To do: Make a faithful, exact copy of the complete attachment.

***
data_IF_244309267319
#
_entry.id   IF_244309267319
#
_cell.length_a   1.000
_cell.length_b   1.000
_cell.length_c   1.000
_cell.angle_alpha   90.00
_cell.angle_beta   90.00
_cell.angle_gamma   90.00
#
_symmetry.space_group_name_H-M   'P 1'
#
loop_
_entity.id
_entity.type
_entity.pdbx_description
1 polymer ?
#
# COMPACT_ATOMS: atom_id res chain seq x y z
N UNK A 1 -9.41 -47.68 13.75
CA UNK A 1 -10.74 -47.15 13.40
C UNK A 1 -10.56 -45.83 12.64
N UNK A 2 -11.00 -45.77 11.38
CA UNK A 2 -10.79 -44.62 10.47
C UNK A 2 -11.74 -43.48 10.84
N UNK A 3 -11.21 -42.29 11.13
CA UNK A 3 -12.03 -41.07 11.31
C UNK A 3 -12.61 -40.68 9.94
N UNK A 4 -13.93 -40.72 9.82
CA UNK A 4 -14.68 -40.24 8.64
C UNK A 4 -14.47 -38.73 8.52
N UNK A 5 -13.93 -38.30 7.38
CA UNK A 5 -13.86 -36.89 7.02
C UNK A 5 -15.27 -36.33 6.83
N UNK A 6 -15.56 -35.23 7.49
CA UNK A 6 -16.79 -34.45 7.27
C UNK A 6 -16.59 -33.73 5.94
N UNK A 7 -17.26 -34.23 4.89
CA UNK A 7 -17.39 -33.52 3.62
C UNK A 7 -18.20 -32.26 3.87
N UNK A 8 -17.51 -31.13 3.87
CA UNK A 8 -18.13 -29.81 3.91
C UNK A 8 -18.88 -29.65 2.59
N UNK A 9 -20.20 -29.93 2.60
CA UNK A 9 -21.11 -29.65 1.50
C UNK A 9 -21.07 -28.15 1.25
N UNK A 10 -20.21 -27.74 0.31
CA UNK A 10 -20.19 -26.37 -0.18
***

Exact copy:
data_IF_244309267319
#
_entry.id   IF_244309267319
#
_cell.length_a   1.000
_cell.length_b   1.000
_cell.length_c   1.000
_cell.angle_alpha   90.00
_cell.angle_beta   90.00
_cell.angle_gamma   90.00
#
_symmetry.space_group_name_H-M   'P 1'
#
loop_
_entity.id
_entity.type
_entity.pdbx_description
1 polymer ?
#
# COMPACT_ATOMS: atom_id res chain seq x y z
N UNK A 1 -9.41 -47.68 13.75
CA UNK A 1 -10.74 -47.15 13.40
C UNK A 1 -10.56 -45.83 12.64
N UNK A 2 -11.00 -45.77 11.38
CA UNK A 2 -10.79 -44.62 10.47
C UNK A 2 -11.74 -43.48 10.84
N UNK A 3 -11.21 -42.29 11.13
CA UNK A 3 -12.03 -41.07 11.31
C UNK A 3 -12.61 -40.68 9.94
N UNK A 4 -13.93 -40.72 9.82
CA UNK A 4 -14.68 -40.24 8.64
C UNK A 4 -14.47 -38.73 8.52
N UNK A 5 -13.93 -38.30 7.38
CA UNK A 5 -13.86 -36.89 7.02
C UNK A 5 -15.27 -36.33 6.83
N UNK A 6 -15.56 -35.23 7.49
CA UNK A 6 -16.79 -34.45 7.27
C UNK A 6 -16.59 -33.73 5.94
N UNK A 7 -17.26 -34.23 4.89
CA UNK A 7 -17.39 -33.52 3.62
C UNK A 7 -18.20 -32.26 3.87
N UNK A 8 -17.51 -31.13 3.87
CA UNK A 8 -18.13 -29.81 3.91
C UNK A 8 -18.88 -29.65 2.59
N UNK A 9 -20.20 -29.93 2.60
CA UNK A 9 -21.11 -29.65 1.50
C UNK A 9 -21.07 -28.15 1.25
N UNK A 10 -20.21 -27.74 0.31
CA UNK A 10 -20.19 -26.37 -0.18